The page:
Quick Hits
Daily brief research updates from the cognitive sciences

brain near-death 

We’ve all heard of near-death experiences and reports of people moving a long a white tunnel or corridor while technically dead. These are often believed to be proof of life after death or of the soul moving on.

These reports capture the collective imagination and they are also very consistent and though not common, common enough to warrant investigation. Attempts have been made but this is inherently difficult to investigate – first of all we need to actually know when people are dying and it may be immoral to suddenly wire them up to brain scanners when they are, not to mention that the concern with all involved will be on keeping the person alive.

However, a team of researchers at the University of Michigan decided to look into this in more detail and first of all looked at animal data they could access. Some of these showed surges after activity in the brain shortly before death which could be a signature of these experiences.

They then managed to find the data of four patients who had passed away in the hospital due to cardiac arrest while under EEG monitoring. These four patients were comatose and unresponsive and considered beyond medical help and had their life support removed after consultation with their families.

And in two of these patients after the removal of ventilation support there was in increase in heart rate and a surge in gamma waves in the brain – precisely those waves associated with consciousness. What’s more those brain waves were found in an area at the back of the brain at the junction between different brain lobes, regions (specifically the temporo–parieto–occipital junction).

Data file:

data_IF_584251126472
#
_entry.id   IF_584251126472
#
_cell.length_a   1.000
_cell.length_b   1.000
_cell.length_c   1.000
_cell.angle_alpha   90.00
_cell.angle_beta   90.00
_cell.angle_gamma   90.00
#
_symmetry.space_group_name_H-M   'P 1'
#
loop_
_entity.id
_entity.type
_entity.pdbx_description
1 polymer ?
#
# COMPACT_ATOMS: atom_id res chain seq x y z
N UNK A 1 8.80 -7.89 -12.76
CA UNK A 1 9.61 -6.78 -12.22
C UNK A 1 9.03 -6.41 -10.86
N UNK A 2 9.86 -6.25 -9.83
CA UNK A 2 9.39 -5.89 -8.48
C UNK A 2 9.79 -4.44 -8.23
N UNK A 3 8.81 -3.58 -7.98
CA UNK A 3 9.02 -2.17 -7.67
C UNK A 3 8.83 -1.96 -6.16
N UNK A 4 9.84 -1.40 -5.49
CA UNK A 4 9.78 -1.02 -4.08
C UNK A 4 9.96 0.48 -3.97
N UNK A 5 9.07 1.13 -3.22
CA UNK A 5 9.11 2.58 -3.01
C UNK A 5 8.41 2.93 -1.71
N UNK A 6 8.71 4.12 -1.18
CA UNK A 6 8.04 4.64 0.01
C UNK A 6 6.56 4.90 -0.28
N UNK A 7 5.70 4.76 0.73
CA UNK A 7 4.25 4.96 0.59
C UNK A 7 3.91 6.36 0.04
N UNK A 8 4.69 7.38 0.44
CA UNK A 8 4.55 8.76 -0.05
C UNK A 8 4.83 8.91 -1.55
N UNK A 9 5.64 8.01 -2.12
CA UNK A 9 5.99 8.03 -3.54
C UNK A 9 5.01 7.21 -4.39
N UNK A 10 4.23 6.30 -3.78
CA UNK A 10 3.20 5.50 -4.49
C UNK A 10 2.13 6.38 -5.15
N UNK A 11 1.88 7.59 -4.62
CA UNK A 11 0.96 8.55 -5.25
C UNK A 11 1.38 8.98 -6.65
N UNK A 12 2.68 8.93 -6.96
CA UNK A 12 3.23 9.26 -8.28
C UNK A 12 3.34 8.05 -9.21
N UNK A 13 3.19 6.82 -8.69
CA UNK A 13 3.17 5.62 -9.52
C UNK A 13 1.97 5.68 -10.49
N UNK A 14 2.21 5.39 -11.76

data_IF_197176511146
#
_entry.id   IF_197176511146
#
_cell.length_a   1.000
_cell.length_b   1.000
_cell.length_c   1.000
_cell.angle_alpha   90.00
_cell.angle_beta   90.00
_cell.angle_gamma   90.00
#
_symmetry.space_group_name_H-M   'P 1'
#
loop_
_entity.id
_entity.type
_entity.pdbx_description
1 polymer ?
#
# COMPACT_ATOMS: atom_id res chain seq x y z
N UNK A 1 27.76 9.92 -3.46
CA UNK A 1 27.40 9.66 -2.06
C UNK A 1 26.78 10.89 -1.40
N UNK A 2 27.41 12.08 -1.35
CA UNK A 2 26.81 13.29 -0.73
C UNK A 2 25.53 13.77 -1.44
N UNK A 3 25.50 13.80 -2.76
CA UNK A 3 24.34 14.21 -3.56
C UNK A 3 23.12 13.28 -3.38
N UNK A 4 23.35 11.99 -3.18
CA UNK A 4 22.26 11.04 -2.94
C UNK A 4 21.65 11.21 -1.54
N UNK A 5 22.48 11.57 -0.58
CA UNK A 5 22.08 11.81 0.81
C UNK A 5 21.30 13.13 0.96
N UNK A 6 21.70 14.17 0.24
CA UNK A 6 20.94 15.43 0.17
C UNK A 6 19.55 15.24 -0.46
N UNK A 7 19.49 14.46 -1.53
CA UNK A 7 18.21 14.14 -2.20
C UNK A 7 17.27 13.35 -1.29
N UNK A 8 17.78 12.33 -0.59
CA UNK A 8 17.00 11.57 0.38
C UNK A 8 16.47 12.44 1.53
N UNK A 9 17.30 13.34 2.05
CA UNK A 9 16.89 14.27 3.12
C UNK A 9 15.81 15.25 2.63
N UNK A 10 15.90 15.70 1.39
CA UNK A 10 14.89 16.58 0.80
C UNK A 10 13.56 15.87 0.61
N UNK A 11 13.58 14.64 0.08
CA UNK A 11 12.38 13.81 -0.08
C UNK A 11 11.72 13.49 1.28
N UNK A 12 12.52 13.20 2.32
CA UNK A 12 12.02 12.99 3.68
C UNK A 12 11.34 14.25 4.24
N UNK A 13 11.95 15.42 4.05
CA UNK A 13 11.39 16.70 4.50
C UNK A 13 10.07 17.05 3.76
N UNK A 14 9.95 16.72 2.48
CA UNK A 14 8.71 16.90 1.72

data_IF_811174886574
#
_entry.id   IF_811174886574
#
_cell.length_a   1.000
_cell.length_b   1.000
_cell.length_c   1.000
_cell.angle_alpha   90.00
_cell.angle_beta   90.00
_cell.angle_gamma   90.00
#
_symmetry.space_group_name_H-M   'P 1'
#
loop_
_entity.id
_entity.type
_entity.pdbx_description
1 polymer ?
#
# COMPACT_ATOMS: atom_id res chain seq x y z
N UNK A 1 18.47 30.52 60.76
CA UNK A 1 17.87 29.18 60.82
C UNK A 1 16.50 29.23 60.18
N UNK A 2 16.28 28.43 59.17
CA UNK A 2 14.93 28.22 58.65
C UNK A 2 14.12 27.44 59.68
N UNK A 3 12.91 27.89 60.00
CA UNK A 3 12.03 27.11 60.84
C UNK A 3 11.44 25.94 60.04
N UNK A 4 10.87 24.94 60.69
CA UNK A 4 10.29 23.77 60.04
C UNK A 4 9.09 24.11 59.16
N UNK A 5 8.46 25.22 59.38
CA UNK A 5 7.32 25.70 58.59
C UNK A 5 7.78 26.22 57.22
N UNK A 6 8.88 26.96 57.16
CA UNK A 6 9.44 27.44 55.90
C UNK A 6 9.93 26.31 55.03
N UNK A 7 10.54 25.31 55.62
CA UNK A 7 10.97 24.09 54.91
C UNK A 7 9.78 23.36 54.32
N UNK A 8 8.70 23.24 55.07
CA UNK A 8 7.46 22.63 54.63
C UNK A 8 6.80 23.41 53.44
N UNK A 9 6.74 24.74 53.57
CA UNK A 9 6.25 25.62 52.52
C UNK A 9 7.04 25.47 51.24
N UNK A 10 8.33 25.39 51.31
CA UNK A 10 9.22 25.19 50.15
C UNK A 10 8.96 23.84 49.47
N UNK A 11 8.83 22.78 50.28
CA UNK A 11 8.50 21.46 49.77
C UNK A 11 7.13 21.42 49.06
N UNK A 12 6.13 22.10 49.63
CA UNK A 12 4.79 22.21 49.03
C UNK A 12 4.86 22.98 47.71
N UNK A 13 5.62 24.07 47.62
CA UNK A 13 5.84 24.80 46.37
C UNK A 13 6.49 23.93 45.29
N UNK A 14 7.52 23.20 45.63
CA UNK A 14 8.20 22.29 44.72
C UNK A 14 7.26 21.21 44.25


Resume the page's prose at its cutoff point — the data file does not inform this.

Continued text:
This area is associated with dreaming and hallucinations in epilepsy and altered states of consciousness. This could therefore be a view of that near-death experience and it is certainly fascinating that this happens in the dying brain. However, this is only in two patients out of four and as these patents subsequently passed away we have no idea whether this was a near-death experience and a flash of consciousness or not.

It is, also, almost identical with another case I reported on last year – this was also a small sample – a sample of one.

I will continue watching this space with interest.

Andy Habermacher

Andy Habermacher

Andy is author of leading brains Review, Neuroleadership, and multiple other books. He has been intensively involved in writing and research into neuroleadership and is considered one of Europe’s leading experts. He is also a well-known public speaker, speaking on the brain and human behaviour.

Andy is also a masters athlete (middle distance running) and competes regularly at international competitions (and holds a few national records in his age category).

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Gang Xu, Temenuzhka Mihaylova, Duan Li, Fangyun Tian, Peter M. Farrehi, Jack M. Parent, George A. Mashour, Michael M. Wang, Jimo Borjigin.
Surge of neurophysiological coupling and connectivity of gamma oscillations in the dying human brain.
Proceedings of the National Academy of Sciences, 2023; 120 (19)
DOI: 10.1073/pnas.2216268120



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